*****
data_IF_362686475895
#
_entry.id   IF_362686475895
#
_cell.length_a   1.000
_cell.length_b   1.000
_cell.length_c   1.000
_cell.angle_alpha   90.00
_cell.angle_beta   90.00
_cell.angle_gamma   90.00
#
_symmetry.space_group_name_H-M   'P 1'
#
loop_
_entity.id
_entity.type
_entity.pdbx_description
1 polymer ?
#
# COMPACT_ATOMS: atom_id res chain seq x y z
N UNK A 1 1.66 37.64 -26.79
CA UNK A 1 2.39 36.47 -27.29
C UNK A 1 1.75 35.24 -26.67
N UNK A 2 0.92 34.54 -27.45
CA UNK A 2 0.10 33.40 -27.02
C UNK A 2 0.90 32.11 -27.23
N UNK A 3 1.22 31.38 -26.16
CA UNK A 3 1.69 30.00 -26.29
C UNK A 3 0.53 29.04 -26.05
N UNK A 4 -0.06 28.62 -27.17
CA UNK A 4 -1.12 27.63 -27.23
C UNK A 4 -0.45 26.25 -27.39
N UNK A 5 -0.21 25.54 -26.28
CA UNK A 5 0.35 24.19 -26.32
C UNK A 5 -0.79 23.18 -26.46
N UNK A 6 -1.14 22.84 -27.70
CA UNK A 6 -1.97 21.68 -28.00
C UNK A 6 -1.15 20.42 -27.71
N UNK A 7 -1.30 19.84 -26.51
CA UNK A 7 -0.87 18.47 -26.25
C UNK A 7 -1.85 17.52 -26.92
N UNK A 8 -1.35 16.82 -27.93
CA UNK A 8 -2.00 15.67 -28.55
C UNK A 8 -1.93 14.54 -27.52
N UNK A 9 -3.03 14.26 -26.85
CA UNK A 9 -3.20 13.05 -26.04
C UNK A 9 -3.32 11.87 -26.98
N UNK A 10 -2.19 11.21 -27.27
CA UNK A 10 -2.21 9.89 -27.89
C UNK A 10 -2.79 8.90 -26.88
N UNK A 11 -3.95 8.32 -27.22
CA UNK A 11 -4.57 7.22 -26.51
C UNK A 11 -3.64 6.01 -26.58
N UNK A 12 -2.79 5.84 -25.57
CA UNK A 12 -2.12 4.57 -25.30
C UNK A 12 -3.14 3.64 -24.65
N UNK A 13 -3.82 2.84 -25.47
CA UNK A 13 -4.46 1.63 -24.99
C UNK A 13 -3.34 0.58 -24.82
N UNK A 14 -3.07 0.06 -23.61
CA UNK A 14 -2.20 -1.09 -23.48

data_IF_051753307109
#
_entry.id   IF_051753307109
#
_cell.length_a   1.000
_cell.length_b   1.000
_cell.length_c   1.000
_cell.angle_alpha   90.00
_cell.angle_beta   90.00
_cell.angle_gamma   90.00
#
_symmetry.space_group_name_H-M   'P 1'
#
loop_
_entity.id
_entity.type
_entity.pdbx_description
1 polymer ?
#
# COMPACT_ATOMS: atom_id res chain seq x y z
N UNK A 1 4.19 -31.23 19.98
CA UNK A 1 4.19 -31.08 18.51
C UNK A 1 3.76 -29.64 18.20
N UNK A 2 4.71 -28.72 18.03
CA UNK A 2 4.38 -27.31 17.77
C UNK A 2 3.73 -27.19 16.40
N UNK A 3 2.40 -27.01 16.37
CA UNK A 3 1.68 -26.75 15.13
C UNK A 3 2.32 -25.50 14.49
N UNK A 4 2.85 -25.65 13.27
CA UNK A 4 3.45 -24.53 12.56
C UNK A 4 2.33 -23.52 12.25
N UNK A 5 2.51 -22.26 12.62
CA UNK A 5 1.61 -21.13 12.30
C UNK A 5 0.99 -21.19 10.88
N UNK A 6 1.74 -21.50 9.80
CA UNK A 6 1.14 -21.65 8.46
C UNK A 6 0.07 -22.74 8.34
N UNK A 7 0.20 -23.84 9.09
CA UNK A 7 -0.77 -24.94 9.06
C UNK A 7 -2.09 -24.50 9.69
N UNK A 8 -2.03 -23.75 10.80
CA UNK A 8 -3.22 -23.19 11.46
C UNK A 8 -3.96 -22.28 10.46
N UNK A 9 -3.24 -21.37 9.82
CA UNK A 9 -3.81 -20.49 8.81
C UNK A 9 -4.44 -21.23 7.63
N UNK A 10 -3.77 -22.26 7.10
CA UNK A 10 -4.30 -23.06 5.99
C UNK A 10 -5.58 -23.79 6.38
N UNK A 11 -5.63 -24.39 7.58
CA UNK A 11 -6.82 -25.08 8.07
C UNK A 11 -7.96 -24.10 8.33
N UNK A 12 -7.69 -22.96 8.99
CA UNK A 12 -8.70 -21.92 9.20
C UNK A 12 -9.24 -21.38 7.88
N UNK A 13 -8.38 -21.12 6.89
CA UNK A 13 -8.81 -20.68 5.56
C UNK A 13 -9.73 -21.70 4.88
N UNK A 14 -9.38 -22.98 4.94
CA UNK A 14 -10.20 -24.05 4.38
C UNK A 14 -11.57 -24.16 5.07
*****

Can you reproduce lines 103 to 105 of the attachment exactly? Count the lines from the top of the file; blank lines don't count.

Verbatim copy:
N UNK A 8 -2.03 -23.75 10.80
CA UNK A 8 -3.22 -23.19 11.46
C UNK A 8 -3.96 -22.28 10.46